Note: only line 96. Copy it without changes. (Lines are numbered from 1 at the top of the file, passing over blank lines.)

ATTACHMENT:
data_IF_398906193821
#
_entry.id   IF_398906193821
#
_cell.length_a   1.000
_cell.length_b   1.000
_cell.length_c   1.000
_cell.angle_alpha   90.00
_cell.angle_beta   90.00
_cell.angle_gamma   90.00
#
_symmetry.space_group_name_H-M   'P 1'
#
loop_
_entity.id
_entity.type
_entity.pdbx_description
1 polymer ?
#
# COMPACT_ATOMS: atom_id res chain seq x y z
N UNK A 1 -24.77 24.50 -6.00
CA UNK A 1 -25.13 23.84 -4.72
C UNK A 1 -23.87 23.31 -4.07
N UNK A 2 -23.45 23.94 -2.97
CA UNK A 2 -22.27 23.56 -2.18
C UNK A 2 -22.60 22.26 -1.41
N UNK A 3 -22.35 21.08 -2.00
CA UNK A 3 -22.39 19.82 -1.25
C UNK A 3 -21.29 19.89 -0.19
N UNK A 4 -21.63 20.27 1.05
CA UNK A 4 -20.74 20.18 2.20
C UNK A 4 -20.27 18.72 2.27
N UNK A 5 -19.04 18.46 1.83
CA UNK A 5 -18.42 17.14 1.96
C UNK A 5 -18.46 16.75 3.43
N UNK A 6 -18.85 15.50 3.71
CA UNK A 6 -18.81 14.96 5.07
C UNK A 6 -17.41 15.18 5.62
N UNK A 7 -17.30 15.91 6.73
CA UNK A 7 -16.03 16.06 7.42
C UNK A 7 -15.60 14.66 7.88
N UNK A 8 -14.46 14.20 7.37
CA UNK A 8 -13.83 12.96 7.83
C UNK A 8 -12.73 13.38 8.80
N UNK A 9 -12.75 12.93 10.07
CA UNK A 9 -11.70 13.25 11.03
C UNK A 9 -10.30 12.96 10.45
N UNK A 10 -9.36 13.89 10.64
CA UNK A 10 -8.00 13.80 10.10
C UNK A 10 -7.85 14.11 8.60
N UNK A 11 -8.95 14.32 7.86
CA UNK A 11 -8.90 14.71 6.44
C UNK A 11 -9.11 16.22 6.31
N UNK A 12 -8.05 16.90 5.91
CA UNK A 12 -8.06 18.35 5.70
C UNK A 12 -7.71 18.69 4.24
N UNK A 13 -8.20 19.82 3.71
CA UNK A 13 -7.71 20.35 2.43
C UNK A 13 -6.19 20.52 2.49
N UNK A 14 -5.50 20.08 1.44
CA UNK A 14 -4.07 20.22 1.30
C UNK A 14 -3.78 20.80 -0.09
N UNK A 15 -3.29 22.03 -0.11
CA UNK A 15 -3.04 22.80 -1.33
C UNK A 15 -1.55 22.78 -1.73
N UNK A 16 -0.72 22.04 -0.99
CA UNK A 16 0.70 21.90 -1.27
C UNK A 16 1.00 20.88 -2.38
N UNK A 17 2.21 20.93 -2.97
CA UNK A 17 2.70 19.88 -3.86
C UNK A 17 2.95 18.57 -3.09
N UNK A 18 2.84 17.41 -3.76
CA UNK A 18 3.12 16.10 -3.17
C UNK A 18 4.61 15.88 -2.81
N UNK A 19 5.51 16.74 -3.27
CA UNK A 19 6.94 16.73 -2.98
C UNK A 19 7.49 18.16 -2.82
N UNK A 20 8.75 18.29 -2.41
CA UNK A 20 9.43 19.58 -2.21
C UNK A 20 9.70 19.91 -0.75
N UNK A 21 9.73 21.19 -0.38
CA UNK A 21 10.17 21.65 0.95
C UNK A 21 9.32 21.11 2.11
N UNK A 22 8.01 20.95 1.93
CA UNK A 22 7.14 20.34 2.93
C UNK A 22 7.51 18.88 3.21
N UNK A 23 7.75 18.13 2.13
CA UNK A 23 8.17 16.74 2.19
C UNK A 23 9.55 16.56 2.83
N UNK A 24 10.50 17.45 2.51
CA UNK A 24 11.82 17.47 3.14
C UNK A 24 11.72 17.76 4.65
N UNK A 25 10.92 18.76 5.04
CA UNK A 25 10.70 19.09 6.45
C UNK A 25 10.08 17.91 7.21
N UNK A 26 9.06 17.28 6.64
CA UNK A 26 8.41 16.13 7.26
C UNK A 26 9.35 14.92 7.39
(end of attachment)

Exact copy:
N UNK A 26 9.06 17.28 6.64